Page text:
Effect of narrative treatment conditions on perceptions of scientific consensus (M3), and perceptions of GM safety(M4), moderated by experienced reactance.
Effect of narrative treatment conditions, environmentalism, and their interaction on reactance on perceptions of scientific consensus (M5), and perceptions of GM safety(M6), moderated by reactance.
Effect of narrative treatment conditions on perceptions of scientific consensus (M3), and perceptions of GM safety(M4), moderated by counterarguing.
Article
Public understanding of and support for GM foods in the U.S. are generally low and out of step with the scientific community, and particularly among those who identify as environmentalists. In order to communicate the scientific consensus on GM foods to these audiences, messages may need to be tailored to reduce reactance. We employ a messaging experiment that tests the potential for first-person narratives to link acceptance of the scientific evidence on climate change to the scientific evidence on GM foods among individuals high in environmental concern. Our study found that such messages were generally more effective than non-narrative messages or narrative messages without climate change information, and they were especially effective at conveying scientific consensus and influencing personal views on GM foods among those who identify as environmentalists, through reduced reactance. The results offer modest evidence of a theoretically driven, practical technique for communicating scientific consensus about GM foods in a way that can help reduce reactance in people who are especially likely to oppose GM foods.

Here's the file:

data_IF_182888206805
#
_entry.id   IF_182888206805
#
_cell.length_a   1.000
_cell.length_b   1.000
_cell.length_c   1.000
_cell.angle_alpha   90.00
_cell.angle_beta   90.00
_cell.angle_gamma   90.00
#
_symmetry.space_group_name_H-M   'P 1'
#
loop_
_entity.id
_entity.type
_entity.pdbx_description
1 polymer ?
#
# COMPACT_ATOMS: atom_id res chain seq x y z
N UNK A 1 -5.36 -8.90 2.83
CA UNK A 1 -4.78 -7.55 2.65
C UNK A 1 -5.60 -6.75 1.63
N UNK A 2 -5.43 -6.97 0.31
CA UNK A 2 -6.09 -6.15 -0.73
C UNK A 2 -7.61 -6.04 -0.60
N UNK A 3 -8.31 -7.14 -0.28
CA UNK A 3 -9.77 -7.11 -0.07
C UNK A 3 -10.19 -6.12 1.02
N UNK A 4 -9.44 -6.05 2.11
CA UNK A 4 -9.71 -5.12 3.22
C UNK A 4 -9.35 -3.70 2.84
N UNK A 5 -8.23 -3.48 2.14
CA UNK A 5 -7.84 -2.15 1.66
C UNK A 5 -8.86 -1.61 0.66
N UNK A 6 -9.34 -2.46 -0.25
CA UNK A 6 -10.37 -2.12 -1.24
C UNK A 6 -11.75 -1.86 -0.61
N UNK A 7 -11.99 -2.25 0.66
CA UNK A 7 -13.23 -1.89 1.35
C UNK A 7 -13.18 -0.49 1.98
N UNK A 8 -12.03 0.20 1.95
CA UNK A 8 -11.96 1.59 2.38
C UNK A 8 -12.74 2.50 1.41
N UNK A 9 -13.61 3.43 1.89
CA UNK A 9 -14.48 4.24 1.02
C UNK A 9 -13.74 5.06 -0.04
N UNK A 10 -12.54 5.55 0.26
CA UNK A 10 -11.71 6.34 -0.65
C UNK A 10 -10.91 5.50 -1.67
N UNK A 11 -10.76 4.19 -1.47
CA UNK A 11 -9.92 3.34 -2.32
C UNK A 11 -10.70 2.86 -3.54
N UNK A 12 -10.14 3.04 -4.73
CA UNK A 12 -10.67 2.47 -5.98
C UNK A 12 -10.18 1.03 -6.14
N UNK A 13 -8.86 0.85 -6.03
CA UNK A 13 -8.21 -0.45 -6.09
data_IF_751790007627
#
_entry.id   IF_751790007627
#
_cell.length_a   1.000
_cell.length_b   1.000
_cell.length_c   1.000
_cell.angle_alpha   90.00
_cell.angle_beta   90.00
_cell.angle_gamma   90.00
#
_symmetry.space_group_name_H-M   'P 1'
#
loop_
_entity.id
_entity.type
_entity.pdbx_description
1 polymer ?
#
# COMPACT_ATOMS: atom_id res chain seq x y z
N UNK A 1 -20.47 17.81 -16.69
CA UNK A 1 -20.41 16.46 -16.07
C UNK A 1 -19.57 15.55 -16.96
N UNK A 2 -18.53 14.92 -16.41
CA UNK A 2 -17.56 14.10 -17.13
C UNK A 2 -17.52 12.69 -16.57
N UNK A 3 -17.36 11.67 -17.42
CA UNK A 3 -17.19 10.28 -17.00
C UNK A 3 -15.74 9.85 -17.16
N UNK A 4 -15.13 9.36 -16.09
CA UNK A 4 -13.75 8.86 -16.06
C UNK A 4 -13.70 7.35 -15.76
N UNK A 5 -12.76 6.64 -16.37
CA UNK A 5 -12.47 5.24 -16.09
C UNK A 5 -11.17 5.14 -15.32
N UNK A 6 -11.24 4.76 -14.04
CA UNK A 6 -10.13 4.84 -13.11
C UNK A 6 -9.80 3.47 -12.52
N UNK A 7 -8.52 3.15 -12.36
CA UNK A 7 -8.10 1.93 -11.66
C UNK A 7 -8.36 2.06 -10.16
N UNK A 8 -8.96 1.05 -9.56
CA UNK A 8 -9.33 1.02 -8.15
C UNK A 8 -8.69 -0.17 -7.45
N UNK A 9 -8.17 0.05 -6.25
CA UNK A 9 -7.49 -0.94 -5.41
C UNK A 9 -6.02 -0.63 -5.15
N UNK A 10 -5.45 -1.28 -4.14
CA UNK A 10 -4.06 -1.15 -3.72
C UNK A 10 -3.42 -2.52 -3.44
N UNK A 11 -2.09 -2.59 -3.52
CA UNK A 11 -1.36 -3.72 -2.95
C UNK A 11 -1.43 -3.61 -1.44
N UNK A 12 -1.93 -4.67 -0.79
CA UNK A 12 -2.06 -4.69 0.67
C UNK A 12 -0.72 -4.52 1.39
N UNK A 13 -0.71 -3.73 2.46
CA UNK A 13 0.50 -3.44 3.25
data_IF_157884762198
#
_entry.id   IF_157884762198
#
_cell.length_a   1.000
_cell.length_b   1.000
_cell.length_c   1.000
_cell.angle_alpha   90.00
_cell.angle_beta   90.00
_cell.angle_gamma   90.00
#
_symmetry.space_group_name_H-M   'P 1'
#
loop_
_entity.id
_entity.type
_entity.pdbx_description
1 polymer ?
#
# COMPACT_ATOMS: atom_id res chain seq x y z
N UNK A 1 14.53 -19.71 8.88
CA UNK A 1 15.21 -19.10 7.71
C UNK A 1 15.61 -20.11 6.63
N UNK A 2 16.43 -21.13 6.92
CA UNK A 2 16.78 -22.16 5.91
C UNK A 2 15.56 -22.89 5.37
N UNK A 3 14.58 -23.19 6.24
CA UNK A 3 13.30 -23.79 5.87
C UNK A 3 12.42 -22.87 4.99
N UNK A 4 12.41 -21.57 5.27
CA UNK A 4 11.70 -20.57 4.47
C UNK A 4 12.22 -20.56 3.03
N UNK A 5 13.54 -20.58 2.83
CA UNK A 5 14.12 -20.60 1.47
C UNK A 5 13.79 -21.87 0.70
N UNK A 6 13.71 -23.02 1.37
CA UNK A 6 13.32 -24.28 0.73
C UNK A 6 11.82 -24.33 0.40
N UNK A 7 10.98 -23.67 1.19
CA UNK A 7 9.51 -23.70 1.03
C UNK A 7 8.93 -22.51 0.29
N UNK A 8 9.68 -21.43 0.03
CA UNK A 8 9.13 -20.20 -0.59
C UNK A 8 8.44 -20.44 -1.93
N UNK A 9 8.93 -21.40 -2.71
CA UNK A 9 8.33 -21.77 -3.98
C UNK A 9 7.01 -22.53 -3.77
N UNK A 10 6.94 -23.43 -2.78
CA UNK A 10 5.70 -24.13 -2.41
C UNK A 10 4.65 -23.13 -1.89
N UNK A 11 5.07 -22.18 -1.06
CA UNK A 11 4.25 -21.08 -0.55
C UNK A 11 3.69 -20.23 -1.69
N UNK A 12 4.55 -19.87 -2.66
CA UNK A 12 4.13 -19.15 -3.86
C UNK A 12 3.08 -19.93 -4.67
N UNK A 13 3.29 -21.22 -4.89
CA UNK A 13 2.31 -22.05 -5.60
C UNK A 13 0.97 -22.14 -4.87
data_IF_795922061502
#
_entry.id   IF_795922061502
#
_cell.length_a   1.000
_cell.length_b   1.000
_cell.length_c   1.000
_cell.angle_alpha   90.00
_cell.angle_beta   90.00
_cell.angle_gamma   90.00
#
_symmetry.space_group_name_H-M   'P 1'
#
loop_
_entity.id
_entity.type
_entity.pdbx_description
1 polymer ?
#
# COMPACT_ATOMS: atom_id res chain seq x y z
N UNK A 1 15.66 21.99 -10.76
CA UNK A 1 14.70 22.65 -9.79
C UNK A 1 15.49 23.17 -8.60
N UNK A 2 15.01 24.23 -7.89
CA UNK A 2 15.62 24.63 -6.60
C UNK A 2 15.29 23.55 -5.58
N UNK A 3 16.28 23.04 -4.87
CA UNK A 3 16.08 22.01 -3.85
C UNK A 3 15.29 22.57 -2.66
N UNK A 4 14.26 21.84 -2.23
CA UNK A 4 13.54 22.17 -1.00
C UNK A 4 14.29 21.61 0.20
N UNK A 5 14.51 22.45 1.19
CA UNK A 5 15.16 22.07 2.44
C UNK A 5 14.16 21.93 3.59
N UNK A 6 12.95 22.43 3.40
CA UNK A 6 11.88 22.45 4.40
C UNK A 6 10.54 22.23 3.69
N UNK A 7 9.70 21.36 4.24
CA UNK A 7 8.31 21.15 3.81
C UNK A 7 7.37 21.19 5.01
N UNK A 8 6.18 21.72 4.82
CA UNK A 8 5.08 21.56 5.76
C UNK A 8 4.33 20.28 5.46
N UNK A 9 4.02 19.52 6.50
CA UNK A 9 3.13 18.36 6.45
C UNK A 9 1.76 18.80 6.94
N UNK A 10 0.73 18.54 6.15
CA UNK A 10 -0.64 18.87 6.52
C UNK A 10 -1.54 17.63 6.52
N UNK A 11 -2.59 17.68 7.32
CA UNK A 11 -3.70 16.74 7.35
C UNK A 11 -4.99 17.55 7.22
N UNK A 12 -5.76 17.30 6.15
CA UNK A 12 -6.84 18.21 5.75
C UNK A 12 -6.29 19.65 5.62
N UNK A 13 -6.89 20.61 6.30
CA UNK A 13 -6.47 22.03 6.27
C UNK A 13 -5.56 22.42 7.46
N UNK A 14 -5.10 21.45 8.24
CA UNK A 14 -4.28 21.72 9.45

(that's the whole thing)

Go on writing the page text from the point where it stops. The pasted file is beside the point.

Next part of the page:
Article